Survival of newborns with gastroschisis has increased in last decades. However, the intestinal damage is still responsible for high morbidity and, eventually, mortality of these patients. The factors that contribute to morbi-mortality of the disease are direct or indirect consequences of inflammatory process initiated intrauterum, primarily by contact of bowel loops with the intestinal AF.

The bowel inflammation due to contact with the AF, causes functional and morphological changes. The search for a method that prevents or minimizes the intestinal inflammatory lesion is an ongoing effort. Authors developed experimental techniques to avoid contact between the extruded intestine and the AF with favorable results9. Other studies include amniocentesis with amnio-dilution and administration of corticosteroids6.

Corticosteroids have well known anti-inflammatory actions, and act on the permeability of membranes, enzymatic synthesis and mucosa transport. Its administration at the prenatal period can accelerate the maturation of the intestinal mucosal barrier, as well as to elevate the activity of some enzymes6. Its immunosuppressive and anti-inflammatory actions are linked, since both are primarily due to inhibition of specific functions of leukocytes, such as the synthesis and action of cytokines. Corticosteroids inhibit the early steps of inflammation such as edema, fibrin deposition, capillary dilation, leukocyte migration and phagocytic activity. They also suppress the late manifestations, such as proliferation of capillaries and fibroblasts, collagen deposition and scarring.

In pregnant women, the total recommended dose of Dx is 24 mg, corresponding to 0.3 to 0.4 mg/kg. Dx's half-life is 36-72 hours and Jobe & Soll4 suggested that a single corticosteroid dose of 0.1 mg/kg would be an effective and less toxic treatment for women in preterm labor.

In this study, we chose the maternal intraperitoneal administration of dexamethasone, assuming that there would be a favorable effect on the fetal intestinal inflammation, as well as on its maturation. We carried out the procedure at the end of gestation, period in which intestinal injury in gastroschisis happens, and coincide with the peak of the fetal intestinal maturation. The Dx dose was defined based on the literature, where positive results have been reported in intestinal and lung maturation, using doses between 0.2 and 0.5 mg/kg6.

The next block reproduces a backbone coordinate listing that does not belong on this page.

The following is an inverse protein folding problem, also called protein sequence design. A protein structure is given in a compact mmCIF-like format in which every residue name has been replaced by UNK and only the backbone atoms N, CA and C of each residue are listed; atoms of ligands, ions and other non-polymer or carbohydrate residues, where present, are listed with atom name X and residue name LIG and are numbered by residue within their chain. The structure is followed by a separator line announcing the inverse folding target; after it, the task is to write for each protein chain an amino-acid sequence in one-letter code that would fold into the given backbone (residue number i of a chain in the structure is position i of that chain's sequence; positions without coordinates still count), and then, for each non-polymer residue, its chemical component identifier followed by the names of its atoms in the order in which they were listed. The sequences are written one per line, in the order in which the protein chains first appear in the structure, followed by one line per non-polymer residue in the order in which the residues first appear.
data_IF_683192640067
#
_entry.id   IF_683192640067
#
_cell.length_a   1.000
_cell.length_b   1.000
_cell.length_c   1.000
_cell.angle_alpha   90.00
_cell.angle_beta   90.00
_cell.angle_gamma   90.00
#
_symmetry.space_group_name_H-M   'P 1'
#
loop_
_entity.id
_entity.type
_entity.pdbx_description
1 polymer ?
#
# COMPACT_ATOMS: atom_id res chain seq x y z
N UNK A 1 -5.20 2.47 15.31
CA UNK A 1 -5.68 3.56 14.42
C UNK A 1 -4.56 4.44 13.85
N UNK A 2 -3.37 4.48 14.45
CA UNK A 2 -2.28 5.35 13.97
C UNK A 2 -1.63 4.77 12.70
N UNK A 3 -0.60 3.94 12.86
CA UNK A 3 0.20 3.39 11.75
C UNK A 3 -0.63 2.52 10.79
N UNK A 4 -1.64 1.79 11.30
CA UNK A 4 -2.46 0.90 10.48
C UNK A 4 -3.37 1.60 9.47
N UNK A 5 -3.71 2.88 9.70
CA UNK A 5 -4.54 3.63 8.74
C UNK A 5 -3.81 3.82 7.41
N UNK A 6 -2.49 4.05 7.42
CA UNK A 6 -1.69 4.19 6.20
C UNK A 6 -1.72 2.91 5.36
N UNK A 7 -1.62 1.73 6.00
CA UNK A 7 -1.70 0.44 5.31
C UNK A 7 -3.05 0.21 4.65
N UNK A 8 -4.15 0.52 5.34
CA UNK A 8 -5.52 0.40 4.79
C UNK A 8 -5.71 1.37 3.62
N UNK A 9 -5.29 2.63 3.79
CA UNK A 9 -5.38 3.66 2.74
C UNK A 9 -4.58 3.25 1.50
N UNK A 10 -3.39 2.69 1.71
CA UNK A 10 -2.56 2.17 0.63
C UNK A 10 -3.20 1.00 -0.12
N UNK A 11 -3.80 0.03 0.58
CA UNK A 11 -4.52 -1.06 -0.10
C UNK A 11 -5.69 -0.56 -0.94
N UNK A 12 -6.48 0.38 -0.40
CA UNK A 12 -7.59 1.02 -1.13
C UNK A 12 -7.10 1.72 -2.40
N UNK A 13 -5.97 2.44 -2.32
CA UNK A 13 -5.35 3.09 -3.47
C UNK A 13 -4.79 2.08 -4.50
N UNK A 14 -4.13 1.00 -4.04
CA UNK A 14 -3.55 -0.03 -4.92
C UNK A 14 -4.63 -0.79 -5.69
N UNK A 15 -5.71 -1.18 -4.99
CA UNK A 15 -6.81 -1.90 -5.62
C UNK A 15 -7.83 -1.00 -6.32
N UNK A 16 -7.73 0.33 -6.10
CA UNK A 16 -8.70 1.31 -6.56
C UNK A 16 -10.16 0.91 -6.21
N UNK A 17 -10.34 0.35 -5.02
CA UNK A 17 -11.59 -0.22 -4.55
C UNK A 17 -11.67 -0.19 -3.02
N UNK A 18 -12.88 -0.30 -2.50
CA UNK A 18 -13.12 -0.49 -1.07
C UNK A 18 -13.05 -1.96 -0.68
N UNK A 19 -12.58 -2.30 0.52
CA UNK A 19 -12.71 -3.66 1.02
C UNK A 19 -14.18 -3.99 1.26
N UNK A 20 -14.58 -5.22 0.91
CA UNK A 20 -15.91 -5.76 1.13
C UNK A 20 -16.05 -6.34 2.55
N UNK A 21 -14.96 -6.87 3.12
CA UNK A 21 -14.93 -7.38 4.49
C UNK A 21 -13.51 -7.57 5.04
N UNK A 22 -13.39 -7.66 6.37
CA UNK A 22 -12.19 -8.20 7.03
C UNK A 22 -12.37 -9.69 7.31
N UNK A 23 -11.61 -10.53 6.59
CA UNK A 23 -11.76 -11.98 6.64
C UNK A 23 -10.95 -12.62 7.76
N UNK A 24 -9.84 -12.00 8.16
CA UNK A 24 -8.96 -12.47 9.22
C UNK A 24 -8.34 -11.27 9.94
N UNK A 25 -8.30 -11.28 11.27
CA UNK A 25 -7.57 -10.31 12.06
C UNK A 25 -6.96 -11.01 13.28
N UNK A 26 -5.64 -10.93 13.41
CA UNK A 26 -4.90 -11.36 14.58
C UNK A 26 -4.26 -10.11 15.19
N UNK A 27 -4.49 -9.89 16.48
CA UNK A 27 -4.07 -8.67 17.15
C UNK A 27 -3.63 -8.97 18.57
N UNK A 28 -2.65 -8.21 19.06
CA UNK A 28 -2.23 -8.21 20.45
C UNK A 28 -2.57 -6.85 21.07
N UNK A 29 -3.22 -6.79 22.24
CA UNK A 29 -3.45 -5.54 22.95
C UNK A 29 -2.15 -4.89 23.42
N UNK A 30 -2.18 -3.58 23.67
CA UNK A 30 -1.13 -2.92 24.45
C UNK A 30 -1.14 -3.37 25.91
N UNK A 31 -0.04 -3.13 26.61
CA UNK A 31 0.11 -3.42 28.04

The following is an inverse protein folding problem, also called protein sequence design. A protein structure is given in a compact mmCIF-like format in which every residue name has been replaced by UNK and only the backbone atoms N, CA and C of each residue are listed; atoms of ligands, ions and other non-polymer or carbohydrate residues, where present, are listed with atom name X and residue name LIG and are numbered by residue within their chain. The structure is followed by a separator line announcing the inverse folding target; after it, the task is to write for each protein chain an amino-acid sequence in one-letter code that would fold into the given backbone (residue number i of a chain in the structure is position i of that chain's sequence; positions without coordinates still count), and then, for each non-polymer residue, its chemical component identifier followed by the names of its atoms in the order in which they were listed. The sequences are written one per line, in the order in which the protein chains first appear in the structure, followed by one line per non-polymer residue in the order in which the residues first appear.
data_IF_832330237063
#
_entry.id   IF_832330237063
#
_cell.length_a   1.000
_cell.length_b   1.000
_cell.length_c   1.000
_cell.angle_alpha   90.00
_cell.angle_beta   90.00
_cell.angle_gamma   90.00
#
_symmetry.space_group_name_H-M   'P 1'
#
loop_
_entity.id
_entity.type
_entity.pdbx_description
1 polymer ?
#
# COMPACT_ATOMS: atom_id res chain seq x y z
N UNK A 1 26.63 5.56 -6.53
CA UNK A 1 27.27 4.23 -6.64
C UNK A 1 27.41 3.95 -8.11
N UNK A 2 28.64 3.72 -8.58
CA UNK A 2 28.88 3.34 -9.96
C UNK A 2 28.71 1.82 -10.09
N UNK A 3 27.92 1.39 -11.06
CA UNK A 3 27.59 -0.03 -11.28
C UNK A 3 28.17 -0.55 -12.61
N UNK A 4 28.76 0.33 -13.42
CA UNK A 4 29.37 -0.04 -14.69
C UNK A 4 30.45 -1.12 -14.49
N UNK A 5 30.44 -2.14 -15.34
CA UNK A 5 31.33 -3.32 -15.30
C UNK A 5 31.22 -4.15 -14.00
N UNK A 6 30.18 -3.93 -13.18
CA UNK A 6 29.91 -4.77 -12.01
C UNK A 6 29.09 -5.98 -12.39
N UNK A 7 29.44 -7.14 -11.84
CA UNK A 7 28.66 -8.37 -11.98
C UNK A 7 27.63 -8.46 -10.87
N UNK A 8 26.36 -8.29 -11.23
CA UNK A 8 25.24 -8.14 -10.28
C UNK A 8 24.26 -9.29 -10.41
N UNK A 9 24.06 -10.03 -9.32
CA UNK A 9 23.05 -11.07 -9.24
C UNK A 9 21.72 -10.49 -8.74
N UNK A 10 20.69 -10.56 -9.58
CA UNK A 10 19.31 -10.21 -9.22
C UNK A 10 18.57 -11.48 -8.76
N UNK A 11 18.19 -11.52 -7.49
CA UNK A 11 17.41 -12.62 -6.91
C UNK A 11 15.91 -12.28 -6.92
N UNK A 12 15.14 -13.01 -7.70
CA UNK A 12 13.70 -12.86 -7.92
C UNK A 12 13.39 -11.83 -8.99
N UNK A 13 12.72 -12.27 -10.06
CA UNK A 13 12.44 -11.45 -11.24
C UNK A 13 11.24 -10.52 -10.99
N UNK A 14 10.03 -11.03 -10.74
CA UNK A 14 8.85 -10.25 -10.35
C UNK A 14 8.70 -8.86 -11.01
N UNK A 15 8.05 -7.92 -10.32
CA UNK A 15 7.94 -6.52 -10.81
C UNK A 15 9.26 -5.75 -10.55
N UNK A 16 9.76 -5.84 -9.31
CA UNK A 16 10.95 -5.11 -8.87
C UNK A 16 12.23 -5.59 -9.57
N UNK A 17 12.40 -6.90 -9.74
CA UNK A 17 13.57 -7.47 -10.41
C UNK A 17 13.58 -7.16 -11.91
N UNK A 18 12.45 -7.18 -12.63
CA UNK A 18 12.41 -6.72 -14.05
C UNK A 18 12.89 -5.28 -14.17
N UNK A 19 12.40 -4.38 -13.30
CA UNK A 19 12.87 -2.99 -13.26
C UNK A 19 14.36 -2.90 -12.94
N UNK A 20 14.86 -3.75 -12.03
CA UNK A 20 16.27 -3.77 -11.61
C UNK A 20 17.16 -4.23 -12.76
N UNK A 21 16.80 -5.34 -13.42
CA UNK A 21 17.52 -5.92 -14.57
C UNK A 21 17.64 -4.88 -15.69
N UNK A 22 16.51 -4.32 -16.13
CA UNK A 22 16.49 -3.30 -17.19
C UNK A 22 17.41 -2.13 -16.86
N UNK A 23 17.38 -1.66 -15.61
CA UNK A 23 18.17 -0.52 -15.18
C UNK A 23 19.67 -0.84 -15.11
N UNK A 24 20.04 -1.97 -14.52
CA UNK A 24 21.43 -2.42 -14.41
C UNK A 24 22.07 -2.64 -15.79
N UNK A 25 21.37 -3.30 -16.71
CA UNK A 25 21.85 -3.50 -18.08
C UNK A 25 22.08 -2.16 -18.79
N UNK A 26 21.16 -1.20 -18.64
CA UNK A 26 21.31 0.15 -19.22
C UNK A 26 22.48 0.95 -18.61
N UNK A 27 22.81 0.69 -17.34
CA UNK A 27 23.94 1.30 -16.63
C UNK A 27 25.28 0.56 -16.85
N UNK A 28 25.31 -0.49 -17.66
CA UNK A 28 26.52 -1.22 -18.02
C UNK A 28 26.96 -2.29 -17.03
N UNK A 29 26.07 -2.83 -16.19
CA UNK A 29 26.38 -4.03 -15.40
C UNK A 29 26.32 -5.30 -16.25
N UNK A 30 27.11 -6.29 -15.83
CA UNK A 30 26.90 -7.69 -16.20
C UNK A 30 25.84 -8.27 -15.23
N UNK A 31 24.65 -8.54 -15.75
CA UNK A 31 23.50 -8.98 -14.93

We couldn't observe a pattern for the evaluated cytokines in the intestine, i.e., even in the gastroschisis group the pro-inflammatory and anti-inflammatory cytokine levels were similar to the control group levels. The only cytokines that showed similar levels between the control group and the gastroschisis Dx treated group were IL-6, IL-10 and IFN-γ.

Similar results were observed in the liver that did not show an expected pattern, although that in this organ, in almost all treated groups, there was no significant difference to the control group without corticosteroid, as if the action of treatment were to match the IL-1, IL-6, IL-10, TNF-α and IFN-γ liver levels to near normal values in the fetal body.

An explanation for the fact that it was not possible to identify a unique intestinal cytokine pattern on fetuses with gastroschisis would be a possible extra-intestinal origin of cytokines, such as from the chorio-amniotic system, for example. This hypothesis is based on studies showing that: (1) the cytokines levels in AF increase progressively with the course of pregnancy; (2) apparently in late pregnancy, there is a physiological inflammatory process in the chorio-amniotic tissues, mediated by local production of cytokines; (3) elevated levels of pro-inflammatory cytokines such as TNF-α, IL-1, IL-6 and IL-8 were observed in the AF at the end of gestation; (4) the intensity of leukocytic infiltrate in AF is positively correlated with the levels of these cytokines; (5) the source of cytokines in AF is apparently the amnion and chorion fetal membranes; (6) the impermeability of the placental barrier to cytokines explains the lack of correlation between maternal serum and AF levels under inflammatory conditions; (7) the presence of meconium in the AF has a chemotactic effect on leukocyte and cytokines such as IL-6 and IL-8.

These findings come upon the physiopathology of gastroschisis, since: (1) the greater intestinal damage occurs in the last trimester of pregnancy, coinciding with elevation of cytokines levels in AF; (2) it is believed that an element in AF is responsible for triggering the inflammatory process in gastroschisis; (3) the presence of meconium in the AF is related to intestinal damage; and (4) the amnio-exchange appears to reduce intestinal inflammation.

Another explanation for this difference in cytokine profile is due to the fetal immune system. Few data are available in the literature on fetal innate immune function, yet, it is sufficient to show that it is essentially different from that observed in term newborns or adults. The phagocytic activity of fetal granulocytes and monocytes is smaller, as well as the cytotoxic T lymphocytes response that are immature as B lymphocytes. This affects the production of pro-inflammatory cytokines and antibodies10,11.